Why we are all Rachel
March 16, 2010
I would like to begin by thanking the municipality of Ramallah and the popular committees, both of whom organized this event.
Thanks to the International Solidarity Movement for allowing me to speak on their behalf.
Thank you to the students of Kufr Sur Secondary School, who have done extensive research about Rachel Corrie and held a beautiful demonstration this morning.
Thank you, Cindy and Craig Corrie, for sharing your daughter with the world.
Thank you for the opportunity to deliver these words; it is quite an honor.
Thank you for remembering Rachel.
We remember the countless Palestinians and others who have lost their lives in this struggle and other non-violent fights against inequality in this world.
We remember the ISM activists Tom Hurndall, also killed in Rafah; Brian Avery, shot in the same month; and Tristan Anderson, still in the hospital.
Rachel Corrie is particularly significant to me because I grew up near to her hometown, Olympia, and because I am a student at her university. Were I a few years older, we could have been schoolmates. However, her life has impacted a tremendous number of people who don’t seem to have much in common with her.
We remember Rachel because of the fateful day her life was taken by the Israeli military. This tragedy was felt both globally and in particularly in Rachel’s and my corner of the world. It seems incredible to many that a young woman would travel so far from home to stand in solidarity with a foreign people and culture; ultimately giving her life for the Palestinian cause.
Rachel is an inspirational figure not only because of her courageous actions on March 16th, but also because of the life she led and the words she left behind. Her journals tell the tale of a person deeply and profoundly affected by suffering and injustice in the world, and from a remarkably young age. Her entire life was committed to, in the simple words of a fifth grader, “giving the poor a chance”. This basic and fundamental dedication to fighting for equal chances as humans is profound enough, and expressed so eloquently both in her writing and actions, that it compels us to act.
I believe that Rachel’s commitment, which put her there that day, is a spark we all have. Her inability to look away and remain silent is not unique; it is what has defined all great non-violent movements. It is what makes us wonderfully human; it is what makes us alive. So today as we mark Rachel’s death, let us also remember that spark of collective humanity, which compels us to step forward in solidarity and prohibits us from remaining silent.
I stand here today because of Rachel’s actions. At the age of 13, as my nation began a second tragic conflict, I felt a youthful sense of bewilderment and grief which I would later recognize in Rachel’s journals. I will never forget the day posters of Rachel appeared at our anti-war vigil. The weathered and stoic pillars of activism wept bitterly. I will never forget their tears, nor the image of her smiling face held on street corners. Rachel’s death was felt from Olympia, to my hometown of Bellingham, to Ramallah, Rafah and many, many other places.
As a member of ISM, I speak for a remarkable group of activists worldwide when I say that we are inspired by Rachel’s example to stand in solidarity with Palestinian non-violent resistance. We come to tell Palestine that we will stand peacefully alongside you until the occupation has ended. We tell the world that it can no longer ignore the spark of humanity, which compels us to act in circumstances of grave injustice.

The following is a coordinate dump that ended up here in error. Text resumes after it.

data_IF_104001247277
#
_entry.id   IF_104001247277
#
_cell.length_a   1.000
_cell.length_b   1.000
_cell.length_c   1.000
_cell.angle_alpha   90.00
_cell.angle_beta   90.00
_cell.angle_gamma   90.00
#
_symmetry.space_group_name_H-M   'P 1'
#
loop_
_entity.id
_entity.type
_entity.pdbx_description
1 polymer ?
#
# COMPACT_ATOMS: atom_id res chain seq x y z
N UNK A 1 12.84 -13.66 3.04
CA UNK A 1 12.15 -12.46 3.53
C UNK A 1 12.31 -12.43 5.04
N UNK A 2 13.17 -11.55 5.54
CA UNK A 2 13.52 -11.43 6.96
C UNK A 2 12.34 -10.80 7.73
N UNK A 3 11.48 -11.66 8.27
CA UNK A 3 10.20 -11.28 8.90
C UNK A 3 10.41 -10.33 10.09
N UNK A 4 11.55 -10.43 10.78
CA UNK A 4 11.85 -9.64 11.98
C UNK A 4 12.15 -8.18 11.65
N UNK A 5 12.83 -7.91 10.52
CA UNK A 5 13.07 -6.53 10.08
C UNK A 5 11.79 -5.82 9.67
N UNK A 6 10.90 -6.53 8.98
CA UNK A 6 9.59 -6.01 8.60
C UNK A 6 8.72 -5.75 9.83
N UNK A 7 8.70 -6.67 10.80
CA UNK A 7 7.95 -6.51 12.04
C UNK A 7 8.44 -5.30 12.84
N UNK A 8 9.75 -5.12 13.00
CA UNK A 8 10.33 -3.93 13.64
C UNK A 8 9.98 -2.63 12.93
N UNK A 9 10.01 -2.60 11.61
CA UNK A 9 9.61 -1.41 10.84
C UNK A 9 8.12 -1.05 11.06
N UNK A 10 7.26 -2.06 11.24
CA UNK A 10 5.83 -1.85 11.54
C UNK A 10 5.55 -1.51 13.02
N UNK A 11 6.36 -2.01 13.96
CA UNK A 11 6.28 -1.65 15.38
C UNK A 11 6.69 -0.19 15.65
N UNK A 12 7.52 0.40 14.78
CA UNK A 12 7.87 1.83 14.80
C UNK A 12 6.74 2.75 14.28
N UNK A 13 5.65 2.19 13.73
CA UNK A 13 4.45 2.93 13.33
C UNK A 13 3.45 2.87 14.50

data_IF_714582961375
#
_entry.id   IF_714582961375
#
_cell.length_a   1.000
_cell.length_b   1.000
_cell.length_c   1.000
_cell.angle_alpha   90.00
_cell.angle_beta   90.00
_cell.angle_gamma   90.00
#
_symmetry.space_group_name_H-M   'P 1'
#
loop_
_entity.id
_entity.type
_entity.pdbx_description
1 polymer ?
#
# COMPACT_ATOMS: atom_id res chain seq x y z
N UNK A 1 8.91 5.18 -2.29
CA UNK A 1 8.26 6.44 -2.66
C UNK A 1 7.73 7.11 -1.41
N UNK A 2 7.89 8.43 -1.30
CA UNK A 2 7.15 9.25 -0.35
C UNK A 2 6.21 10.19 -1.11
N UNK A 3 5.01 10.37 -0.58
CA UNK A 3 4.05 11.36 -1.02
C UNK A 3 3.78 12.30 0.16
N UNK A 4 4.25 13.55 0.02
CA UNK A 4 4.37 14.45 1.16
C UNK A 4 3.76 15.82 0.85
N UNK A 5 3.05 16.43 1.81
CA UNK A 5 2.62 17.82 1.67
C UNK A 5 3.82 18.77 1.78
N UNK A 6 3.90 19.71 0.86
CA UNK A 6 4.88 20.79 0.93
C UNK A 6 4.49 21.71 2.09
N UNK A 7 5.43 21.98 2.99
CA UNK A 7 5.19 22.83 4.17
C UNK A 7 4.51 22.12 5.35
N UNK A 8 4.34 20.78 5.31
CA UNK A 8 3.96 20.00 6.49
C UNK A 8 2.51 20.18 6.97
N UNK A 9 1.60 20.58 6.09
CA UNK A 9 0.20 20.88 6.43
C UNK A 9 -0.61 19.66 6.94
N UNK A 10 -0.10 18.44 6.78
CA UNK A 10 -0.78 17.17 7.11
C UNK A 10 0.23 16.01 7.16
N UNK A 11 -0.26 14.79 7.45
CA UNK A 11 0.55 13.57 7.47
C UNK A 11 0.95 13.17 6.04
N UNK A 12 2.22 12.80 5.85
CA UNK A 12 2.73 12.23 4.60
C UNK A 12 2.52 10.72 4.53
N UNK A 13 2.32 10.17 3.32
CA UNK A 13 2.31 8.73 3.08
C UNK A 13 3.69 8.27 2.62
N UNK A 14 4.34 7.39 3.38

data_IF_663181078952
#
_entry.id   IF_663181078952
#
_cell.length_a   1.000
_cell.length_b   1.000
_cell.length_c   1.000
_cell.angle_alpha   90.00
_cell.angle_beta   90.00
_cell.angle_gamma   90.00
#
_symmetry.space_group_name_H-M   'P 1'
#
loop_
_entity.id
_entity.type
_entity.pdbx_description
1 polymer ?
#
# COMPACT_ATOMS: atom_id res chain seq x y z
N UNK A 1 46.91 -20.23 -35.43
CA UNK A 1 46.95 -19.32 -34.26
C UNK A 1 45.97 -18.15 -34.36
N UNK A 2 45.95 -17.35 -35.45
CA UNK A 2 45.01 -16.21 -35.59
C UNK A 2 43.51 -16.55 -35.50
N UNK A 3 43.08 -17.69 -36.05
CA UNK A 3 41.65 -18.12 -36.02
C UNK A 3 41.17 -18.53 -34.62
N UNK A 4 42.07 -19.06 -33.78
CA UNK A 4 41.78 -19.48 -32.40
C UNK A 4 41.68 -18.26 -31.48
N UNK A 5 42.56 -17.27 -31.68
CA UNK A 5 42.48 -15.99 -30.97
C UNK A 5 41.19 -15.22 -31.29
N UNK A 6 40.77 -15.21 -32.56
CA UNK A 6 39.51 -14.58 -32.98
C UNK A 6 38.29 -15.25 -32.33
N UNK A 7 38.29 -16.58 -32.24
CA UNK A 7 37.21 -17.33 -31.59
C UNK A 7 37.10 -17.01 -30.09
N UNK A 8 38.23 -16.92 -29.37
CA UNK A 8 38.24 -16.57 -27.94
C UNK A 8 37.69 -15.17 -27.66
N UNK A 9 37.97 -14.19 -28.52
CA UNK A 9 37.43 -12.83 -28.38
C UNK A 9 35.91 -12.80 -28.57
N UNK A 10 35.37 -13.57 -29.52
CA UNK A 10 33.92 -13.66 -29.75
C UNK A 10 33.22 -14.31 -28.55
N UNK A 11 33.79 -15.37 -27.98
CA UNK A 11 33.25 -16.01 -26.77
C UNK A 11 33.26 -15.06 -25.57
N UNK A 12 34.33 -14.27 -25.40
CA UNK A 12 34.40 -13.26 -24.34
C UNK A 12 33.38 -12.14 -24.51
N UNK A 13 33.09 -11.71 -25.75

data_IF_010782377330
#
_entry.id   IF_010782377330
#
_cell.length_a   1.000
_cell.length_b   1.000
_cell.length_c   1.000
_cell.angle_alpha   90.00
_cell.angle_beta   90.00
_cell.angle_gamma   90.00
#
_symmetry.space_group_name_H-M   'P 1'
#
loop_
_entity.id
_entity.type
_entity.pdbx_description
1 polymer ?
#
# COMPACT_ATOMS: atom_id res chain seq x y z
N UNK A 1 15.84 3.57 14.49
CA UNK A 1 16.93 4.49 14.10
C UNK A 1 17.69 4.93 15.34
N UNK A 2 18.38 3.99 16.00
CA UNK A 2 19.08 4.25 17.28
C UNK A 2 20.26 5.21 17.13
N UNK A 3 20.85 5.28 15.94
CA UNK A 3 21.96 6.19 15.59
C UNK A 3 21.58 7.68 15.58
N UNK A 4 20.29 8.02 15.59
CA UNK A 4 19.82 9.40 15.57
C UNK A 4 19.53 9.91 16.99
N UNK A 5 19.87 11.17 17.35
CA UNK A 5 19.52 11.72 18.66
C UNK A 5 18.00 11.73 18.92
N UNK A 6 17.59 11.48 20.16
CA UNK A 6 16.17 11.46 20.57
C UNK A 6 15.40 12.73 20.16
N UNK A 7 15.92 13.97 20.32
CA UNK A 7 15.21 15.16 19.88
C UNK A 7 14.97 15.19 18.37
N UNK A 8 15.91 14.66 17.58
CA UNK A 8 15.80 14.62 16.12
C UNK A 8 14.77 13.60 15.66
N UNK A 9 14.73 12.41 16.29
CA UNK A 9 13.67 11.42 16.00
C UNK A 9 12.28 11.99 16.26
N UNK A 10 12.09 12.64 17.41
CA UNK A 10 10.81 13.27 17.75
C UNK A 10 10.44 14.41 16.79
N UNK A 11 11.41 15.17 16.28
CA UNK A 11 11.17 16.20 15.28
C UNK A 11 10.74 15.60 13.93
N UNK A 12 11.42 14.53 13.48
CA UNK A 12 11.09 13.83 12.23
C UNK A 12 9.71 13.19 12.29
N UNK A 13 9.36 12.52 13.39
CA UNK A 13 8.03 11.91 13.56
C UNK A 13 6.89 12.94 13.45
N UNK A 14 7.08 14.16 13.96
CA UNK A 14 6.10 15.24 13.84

Rachel sent a very clear message with her life, and this anniversary is an appropriate time to reflect upon ours. I believe she would ask us to examine our lives for ways in which we can hold ourselves to a higher standard. We are united by the Palestinian cause, but also by our spark of collective humanity.
We should aspire to expose inequality in even the smallest of actions, knowing that those ultimately compose our experience.
We should not doubt the power of our words and larger statements, knowing that these will extend beyond imaginable scope, just as teenagers like myself thousands of miles away can be forever affected by those of us here.
We should not hesitate in our peaceful struggle for the Palestinian cause, remembering those who have gone before us and those whose freedoms will come from our diligence. We are fighting a battle which at times feels hopeless and impossibly removed from the world at large, but it is at these darkest moments that we should remember Rachel’s spark which inspires us. Palestinians should know that although they suffer terribly from the occupation, they are not alone. Like Rachel, we share the sense of collective humanity, which leads us to stand alongside you and share your stories with the world.
We should never doubt the importance of non-violence, seeing the immense strength of those who resist courageously with their whole selves.
On those days when the noise of the occupation seems deafening, let us remember that hope must speak louder. We must remember that although we lost Rachel’s spark, we can use her life as an inspiration to find our own sparks of collective humanity.
Rachel leaves us tremendous gifts in her words and art. As we remember the incredible person Rachel was, let us also remember the necessity of creation. Rachel was a poet, so it seems fitting to end with a poem by the poet Andrea Gibson, who tells us:
he would paint with his own wet tongue
on the dusty floor of a jail cell
if he had to. We have to create.
It is the only thing louder than destruction.
It is the only chance the bars are gonna break.
Our hands full of color,
reaching towards the sky,
A brushstroke in the dark,
it is not too late.
That starry night, it is not yet dry.
(Three days after delivering this memorial, Ellen was shot with a rubber bullet, fracturing her wrist) -S